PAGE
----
@Funkmasterflex @xzachbaronx

It’s a hazy Wednesday evening in New York City, and a song you’ve never heard before is on the radio. It’s got an Otis Redding sample, that escalating bit right before the chorus of “Try a Little Tenderness,” and it’s not hard to recognize the voices rapping over it. Jay-Z and Kanye West are unmistakable from a hundred yards away. But something, or more accurately someone, keeps interrupting them. Explosions and bomb sound effects strafe the audio. The skitch and stutter of a record being wound back repeat over and over again.

Over the chaos of artillery and sample and song, a nasal and commanding voice rises and falls, now incredulous, now enraged, giggling, snorting, almost always shouting:

“New York City, you listen to me! …”

The voice belongs to Funkmaster Flex, but then again, if you live in New York City, you already knew that. Flex (Aston George Taylor Jr. at home, but let’s not think about that too much), is a deejay on Hot 97, one of the two major hip-hop and R&B stations in New York City area. Last Wednesday, the song he premiered was “Otis,” a new single from Kanye and Jay-Z’s oft-delayed and still largely mysterious collaborative album “Watch the Throne.”

That Flex, out of all the radio deejays in the country — and, perhaps more relevantly, out of all the rap blogs on the Internet — was entrusted with the song’s debut speaks to the level of respect he carries in the hip-hop community. But Funkmaster Flex’s prominence in the rap world is not why Jay-Z and Kanye gave him the song. They gave it to him because they knew what he would do with it on the air.

“New York City you listen to me! If you’re near a convenience store right now, any type of 24-hour store, go into the store right now, and put your hand in the cash register for no reason! Their money is your money as of right now!”

Inexplicable criminal behavior is the least of what Funkmaster Flex advocates. The song — whether it’s a closely guarded secret newly let out in the world, or an old standby being hammered into radio rotation once more — is only a sideshow, an excuse. Flex is the main event. Even if that means it’s going to take over an hour of interruptions to get through a three-minute song.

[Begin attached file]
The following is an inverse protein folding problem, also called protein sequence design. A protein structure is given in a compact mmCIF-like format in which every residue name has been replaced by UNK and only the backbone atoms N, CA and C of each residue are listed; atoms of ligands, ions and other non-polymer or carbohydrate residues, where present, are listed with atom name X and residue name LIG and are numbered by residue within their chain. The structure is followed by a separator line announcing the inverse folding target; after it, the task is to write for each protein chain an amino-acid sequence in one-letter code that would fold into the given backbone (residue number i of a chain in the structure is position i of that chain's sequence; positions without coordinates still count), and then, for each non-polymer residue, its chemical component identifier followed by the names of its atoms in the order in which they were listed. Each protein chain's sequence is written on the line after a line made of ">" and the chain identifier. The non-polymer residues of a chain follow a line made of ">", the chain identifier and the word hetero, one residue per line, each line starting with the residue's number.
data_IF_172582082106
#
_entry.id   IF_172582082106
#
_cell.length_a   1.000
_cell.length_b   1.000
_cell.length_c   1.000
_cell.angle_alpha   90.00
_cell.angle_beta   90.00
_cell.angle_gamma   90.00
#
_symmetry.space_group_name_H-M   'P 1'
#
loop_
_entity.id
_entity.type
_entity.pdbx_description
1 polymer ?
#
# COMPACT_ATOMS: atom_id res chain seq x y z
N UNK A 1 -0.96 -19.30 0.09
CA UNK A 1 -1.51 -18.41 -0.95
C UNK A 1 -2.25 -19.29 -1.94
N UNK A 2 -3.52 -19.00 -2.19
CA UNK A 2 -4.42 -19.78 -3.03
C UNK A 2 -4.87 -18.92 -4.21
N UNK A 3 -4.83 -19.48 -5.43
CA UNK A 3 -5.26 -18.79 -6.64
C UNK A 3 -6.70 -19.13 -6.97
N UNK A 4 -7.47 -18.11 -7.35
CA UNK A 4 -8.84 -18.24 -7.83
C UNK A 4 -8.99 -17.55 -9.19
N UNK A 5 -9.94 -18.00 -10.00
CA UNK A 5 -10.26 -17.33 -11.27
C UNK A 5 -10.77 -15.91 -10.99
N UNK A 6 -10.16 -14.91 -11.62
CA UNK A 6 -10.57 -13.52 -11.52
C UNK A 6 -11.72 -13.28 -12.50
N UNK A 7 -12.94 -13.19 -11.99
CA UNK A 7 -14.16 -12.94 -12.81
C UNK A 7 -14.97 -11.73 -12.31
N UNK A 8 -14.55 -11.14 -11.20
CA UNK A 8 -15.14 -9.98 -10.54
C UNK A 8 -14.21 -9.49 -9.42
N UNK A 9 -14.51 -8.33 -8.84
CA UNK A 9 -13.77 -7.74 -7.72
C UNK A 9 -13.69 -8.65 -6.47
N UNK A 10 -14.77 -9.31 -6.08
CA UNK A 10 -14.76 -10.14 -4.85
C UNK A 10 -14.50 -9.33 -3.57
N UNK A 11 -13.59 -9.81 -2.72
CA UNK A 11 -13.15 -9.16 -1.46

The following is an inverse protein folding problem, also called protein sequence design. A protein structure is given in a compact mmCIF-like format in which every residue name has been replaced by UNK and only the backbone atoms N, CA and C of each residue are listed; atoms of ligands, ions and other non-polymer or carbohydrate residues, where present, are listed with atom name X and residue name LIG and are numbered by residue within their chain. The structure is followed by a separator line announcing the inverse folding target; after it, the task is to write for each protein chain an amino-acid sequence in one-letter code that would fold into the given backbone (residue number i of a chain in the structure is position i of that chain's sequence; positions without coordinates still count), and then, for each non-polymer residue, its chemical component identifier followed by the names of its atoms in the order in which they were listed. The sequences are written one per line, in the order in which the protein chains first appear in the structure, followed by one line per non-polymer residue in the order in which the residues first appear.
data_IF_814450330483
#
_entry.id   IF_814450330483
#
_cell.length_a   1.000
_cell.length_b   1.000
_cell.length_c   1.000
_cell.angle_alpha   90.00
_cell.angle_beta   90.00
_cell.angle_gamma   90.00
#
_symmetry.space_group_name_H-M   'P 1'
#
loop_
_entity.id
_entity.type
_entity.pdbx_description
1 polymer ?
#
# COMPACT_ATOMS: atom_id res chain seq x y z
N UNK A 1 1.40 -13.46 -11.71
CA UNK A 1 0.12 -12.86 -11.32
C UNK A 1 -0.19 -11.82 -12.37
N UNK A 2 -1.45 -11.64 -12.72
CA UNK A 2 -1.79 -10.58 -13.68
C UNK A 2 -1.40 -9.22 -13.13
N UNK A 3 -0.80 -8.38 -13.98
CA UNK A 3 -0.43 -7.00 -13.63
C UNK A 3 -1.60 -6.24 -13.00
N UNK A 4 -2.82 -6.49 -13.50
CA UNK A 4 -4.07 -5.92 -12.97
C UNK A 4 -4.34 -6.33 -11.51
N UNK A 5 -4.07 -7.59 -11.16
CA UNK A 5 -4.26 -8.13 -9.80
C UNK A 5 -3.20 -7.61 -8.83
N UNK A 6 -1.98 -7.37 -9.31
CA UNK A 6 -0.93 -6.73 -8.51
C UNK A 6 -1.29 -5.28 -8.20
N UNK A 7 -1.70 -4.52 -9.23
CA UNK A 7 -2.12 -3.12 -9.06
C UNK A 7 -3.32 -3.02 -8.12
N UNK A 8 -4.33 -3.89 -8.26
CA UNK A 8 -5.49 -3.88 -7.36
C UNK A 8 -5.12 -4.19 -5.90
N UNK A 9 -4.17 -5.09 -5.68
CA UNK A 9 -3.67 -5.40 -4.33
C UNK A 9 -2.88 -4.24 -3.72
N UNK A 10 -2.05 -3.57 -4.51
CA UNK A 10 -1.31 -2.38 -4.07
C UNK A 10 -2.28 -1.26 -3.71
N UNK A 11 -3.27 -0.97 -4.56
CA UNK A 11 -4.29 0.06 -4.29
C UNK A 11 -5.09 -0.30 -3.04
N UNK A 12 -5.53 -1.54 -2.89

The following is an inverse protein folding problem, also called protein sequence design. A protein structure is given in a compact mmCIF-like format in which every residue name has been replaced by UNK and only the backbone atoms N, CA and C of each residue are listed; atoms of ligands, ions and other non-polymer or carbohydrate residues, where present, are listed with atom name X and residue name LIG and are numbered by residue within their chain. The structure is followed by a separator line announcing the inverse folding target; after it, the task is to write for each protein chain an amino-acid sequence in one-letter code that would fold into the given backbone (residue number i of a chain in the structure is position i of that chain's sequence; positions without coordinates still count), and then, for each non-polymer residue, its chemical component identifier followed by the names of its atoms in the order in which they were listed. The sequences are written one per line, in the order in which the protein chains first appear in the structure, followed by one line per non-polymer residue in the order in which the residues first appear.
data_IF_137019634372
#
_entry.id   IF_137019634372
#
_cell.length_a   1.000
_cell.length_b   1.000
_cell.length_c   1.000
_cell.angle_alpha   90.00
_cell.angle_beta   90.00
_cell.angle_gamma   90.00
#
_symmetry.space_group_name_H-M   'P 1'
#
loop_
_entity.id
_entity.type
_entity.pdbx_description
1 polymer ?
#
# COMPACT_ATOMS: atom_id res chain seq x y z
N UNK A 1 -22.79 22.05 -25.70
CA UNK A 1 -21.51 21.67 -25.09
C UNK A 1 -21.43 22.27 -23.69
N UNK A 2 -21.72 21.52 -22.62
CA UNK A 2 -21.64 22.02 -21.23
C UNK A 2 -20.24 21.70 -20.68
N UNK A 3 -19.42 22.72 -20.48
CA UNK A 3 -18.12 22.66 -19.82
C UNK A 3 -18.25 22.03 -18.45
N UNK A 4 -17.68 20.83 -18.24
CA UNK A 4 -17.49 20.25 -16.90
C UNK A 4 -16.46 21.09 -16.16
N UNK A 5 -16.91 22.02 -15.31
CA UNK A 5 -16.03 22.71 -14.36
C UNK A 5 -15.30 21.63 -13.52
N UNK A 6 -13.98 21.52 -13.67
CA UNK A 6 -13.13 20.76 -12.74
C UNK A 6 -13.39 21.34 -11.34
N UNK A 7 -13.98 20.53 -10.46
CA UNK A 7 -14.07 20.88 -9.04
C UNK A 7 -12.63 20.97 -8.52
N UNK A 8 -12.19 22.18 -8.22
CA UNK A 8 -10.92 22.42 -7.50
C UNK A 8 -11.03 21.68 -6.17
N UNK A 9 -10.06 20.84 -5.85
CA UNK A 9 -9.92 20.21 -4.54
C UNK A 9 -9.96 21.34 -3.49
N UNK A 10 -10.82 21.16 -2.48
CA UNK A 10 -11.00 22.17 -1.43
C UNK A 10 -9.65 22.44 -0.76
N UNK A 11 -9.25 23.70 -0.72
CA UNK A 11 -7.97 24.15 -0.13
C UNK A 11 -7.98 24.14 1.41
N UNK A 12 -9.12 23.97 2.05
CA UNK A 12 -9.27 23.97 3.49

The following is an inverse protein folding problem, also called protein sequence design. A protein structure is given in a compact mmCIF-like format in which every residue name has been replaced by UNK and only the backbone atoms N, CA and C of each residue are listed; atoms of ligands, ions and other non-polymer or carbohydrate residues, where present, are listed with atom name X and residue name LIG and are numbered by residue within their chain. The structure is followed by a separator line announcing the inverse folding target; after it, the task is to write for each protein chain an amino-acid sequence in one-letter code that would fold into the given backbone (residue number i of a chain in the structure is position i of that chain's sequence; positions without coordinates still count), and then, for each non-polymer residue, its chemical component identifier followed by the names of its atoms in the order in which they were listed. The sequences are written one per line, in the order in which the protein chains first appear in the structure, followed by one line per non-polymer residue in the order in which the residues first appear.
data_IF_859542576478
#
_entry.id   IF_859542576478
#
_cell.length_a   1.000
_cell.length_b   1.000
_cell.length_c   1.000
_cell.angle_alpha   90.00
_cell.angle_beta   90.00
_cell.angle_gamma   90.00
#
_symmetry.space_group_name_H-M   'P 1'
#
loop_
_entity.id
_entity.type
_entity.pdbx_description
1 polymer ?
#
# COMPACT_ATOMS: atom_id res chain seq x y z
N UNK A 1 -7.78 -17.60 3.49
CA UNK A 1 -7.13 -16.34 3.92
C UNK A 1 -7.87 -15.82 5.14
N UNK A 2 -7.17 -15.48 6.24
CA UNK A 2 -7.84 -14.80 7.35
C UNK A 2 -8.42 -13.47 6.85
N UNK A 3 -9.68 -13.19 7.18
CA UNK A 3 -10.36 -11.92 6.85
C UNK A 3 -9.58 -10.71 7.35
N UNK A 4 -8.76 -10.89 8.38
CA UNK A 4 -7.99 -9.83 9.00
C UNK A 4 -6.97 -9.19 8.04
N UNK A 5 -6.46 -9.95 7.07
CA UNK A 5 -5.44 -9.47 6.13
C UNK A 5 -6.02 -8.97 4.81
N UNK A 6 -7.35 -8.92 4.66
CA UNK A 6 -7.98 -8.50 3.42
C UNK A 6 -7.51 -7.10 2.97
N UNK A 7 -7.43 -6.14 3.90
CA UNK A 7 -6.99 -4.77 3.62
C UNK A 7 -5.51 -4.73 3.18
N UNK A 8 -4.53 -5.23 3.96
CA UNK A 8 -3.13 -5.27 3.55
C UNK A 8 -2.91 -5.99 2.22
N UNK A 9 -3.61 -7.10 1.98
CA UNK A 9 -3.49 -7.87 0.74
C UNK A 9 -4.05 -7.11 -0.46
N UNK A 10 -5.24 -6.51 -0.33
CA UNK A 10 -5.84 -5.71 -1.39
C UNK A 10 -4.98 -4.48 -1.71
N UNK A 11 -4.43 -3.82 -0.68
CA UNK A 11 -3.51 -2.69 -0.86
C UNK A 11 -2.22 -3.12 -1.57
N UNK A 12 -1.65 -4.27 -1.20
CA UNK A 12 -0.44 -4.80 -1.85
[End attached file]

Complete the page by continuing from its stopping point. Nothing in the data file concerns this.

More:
“That’s right, New York City, this has been playing for 30 minutes! OK? And that’s the way it goes down, it’s what it is!”

Flex will make fun of your car, especially if it lacks air conditioning. Flex will suggest to a struggling deejay that he take a picture of Flex’s face, paint it on his own face, and get work that way. This winter, after a particularly bad snowstorm in the city, during which it was alleged that sanitation workers were dallying in cleaning up the mess, Flex put a cash bounty on video footage of sleeping truck operators. Then he dared New York’s trashmen to retaliate by leaving his garbage uncollected.

“It’s Wednesday, and I’m bored! I’m just talking crazy because I’m bored!”

Flex, happily, is bored most nights. He has been known to get incensed about late Chinese food deliveries while on air. If he likes a song, he might play it two, three, four times in a row. Sometimes he’ll cut the record out entirely and do the rapping himself.

But it’s premieres like “Otis,” or “D.O.A. (Death of Auto-Tune),” the Jay-Z single Flex debuted in 2009, that bring out the best in him. This is because they arouse Flex’s competitive instincts, which are fierce. Him having a record first means, by definition, someone else having it second. Which is the thing that excites Funkmaster Flex most of all. You never want to be the “you” Flex spends his triumphant premiere shows addressing.

“Unfortunately you dream about being this hot! You will never, ever, ever wear the crown! That’s me right here! You can clean it, and polish it! It’s the best! Photograph it — digital if you have to! It’s all I can do for you!”

On a lazy, sweltering weeknight in Manhattan, a new song trickling bit by bit out of some nearby speakers, nothing sounds better. Singles are ephemeral. Flex is not.